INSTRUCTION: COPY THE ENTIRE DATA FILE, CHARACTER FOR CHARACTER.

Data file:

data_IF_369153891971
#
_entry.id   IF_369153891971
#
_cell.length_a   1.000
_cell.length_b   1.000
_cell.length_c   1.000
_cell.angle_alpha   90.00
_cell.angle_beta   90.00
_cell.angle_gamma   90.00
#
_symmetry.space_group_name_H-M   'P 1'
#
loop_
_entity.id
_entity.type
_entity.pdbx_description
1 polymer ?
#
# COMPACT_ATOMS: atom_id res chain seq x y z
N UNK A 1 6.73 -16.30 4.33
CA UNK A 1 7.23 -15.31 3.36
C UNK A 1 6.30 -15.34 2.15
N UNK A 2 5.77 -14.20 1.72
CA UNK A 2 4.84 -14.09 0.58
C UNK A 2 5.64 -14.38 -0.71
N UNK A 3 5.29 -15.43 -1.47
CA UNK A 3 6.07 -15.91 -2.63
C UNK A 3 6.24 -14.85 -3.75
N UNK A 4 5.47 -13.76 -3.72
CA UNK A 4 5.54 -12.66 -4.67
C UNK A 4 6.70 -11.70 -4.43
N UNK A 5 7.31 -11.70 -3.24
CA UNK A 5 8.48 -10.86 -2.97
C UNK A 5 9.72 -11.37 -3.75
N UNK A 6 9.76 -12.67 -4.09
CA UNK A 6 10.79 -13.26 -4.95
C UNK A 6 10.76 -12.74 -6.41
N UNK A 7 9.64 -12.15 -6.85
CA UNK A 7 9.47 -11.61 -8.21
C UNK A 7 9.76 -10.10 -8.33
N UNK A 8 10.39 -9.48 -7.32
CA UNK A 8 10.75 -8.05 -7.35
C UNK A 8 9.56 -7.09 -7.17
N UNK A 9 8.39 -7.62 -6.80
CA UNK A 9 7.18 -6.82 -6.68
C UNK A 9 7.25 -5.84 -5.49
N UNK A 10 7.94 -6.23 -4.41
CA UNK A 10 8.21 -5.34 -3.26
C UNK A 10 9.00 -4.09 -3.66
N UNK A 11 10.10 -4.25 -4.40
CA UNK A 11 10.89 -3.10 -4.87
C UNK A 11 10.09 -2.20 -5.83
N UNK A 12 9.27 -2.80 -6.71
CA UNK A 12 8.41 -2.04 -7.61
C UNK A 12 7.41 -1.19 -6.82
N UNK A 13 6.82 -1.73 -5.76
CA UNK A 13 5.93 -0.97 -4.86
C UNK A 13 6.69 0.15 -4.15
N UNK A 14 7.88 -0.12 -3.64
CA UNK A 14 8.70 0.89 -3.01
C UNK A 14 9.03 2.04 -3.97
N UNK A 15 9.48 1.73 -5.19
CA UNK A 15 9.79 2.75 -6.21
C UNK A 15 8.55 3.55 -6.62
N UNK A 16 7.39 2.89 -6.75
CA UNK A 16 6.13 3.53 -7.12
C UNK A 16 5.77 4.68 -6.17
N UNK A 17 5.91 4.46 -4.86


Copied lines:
data_IF_369153891971
#
_entry.id   IF_369153891971
#
_cell.length_a   1.000
_cell.length_b   1.000
_cell.length_c   1.000
_cell.angle_alpha   90.00
_cell.angle_beta   90.00
_cell.angle_gamma   90.00
#
_symmetry.space_group_name_H-M   'P 1'
#
loop_
_entity.id
_entity.type
_entity.pdbx_description
1 polymer ?
#
# COMPACT_ATOMS: atom_id res chain seq x y z
N UNK A 1 6.73 -16.30 4.33
CA UNK A 1 7.23 -15.31 3.36
C UNK A 1 6.30 -15.34 2.15
N UNK A 2 5.77 -14.20 1.72
CA UNK A 2 4.84 -14.09 0.58
C UNK A 2 5.64 -14.38 -0.71
N UNK A 3 5.29 -15.43 -1.47
CA UNK A 3 6.07 -15.91 -2.63
C UNK A 3 6.24 -14.85 -3.75
N UNK A 4 5.47 -13.76 -3.72
CA UNK A 4 5.54 -12.66 -4.67
C UNK A 4 6.70 -11.70 -4.43
N UNK A 5 7.31 -11.70 -3.24
CA UNK A 5 8.48 -10.86 -2.97
C UNK A 5 9.72 -11.37 -3.75
N UNK A 6 9.76 -12.67 -4.09
CA UNK A 6 10.79 -13.26 -4.95
C UNK A 6 10.76 -12.74 -6.41
N UNK A 7 9.64 -12.15 -6.85
CA UNK A 7 9.47 -11.61 -8.21
C UNK A 7 9.76 -10.10 -8.33
N UNK A 8 10.39 -9.48 -7.32
CA UNK A 8 10.75 -8.05 -7.35
C UNK A 8 9.56 -7.09 -7.17
N UNK A 9 8.39 -7.62 -6.80
CA UNK A 9 7.18 -6.82 -6.68
C UNK A 9 7.25 -5.84 -5.49
N UNK A 10 7.94 -6.23 -4.41
CA UNK A 10 8.21 -5.34 -3.26
C UNK A 10 9.00 -4.09 -3.66
N UNK A 11 10.10 -4.25 -4.40
CA UNK A 11 10.89 -3.10 -4.87
C UNK A 11 10.09 -2.20 -5.83
N UNK A 12 9.27 -2.80 -6.71
CA UNK A 12 8.41 -2.04 -7.61
C UNK A 12 7.41 -1.19 -6.82
N UNK A 13 6.82 -1.73 -5.76
CA UNK A 13 5.93 -0.97 -4.86
C UNK A 13 6.69 0.15 -4.15
N UNK A 14 7.88 -0.12 -3.64
CA UNK A 14 8.70 0.89 -3.01
C UNK A 14 9.03 2.04 -3.97
N UNK A 15 9.48 1.73 -5.19
CA UNK A 15 9.79 2.75 -6.21
C UNK A 15 8.55 3.55 -6.62
N UNK A 16 7.39 2.89 -6.75
CA UNK A 16 6.13 3.53 -7.12
C UNK A 16 5.77 4.68 -6.17
N UNK A 17 5.91 4.46 -4.86